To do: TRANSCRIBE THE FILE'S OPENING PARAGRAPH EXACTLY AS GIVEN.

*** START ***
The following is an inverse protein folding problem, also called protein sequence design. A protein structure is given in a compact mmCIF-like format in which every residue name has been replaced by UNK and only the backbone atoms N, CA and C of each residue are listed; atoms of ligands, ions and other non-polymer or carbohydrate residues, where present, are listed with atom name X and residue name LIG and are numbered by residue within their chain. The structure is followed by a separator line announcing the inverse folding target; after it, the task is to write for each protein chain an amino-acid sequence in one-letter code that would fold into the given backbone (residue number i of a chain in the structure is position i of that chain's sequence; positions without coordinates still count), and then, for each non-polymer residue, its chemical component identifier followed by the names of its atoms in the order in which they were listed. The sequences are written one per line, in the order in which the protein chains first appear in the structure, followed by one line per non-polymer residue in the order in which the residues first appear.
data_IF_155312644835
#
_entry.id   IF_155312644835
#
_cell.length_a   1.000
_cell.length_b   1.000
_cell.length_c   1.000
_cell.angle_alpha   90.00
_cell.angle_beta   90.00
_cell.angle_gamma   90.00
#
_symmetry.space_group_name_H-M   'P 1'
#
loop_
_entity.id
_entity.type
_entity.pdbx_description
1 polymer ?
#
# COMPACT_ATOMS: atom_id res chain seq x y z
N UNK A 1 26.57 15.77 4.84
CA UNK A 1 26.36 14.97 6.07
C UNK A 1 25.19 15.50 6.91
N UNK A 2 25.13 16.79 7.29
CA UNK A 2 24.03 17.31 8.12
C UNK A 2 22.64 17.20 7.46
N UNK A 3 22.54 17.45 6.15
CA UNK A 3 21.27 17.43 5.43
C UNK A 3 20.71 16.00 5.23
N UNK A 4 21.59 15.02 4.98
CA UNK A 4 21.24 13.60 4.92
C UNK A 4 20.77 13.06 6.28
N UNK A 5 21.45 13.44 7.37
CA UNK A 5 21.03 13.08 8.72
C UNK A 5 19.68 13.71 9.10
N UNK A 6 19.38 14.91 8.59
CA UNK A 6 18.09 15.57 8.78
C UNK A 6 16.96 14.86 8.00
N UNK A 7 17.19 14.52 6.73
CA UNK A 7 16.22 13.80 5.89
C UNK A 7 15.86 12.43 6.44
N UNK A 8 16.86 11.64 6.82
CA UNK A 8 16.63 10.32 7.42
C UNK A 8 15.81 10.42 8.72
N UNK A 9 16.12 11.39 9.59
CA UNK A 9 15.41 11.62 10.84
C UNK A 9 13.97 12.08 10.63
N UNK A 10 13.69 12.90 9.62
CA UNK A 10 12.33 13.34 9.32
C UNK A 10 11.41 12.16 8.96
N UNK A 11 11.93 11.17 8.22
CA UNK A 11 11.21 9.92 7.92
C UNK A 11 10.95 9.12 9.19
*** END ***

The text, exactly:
The following is an inverse protein folding problem, also called protein sequence design. A protein structure is given in a compact mmCIF-like format in which every residue name has been replaced by UNK and only the backbone atoms N, CA and C of each residue are listed; atoms of ligands, ions and other non-polymer or carbohydrate residues, where present, are listed with atom name X and residue name LIG and are numbered by residue within their chain. The structure is followed by a separator line announcing the inverse folding target; after it, the task is to write for each protein chain an amino-acid sequence in one-letter code that would fold into the given backbone (residue number i of a chain in the structure is position i of that chain's sequence; positions without coordinates still count), and then, for each non-polymer residue, its chemical component identifier followed by the names of its atoms in the order in which they were listed. The sequences are written one per line, in the order in which the protein chains first appear in the structure, followed by one line per non-polymer residue in the order in which the residues first appear.